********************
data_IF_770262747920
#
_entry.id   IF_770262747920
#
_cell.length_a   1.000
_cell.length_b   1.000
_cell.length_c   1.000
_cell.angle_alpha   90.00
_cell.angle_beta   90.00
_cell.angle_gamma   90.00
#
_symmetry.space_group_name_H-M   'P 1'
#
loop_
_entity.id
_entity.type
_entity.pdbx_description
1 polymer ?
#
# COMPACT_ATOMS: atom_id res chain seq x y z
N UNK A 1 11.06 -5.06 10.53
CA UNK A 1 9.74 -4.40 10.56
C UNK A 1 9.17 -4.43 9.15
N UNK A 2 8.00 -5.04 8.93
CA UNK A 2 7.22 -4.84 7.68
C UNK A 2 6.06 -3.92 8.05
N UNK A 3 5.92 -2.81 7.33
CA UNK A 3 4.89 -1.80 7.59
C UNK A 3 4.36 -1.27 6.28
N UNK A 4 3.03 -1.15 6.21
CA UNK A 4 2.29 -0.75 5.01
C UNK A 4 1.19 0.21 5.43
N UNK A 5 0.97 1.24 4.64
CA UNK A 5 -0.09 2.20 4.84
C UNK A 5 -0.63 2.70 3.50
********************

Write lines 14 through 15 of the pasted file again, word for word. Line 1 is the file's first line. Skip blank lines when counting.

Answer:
loop_
_entity.id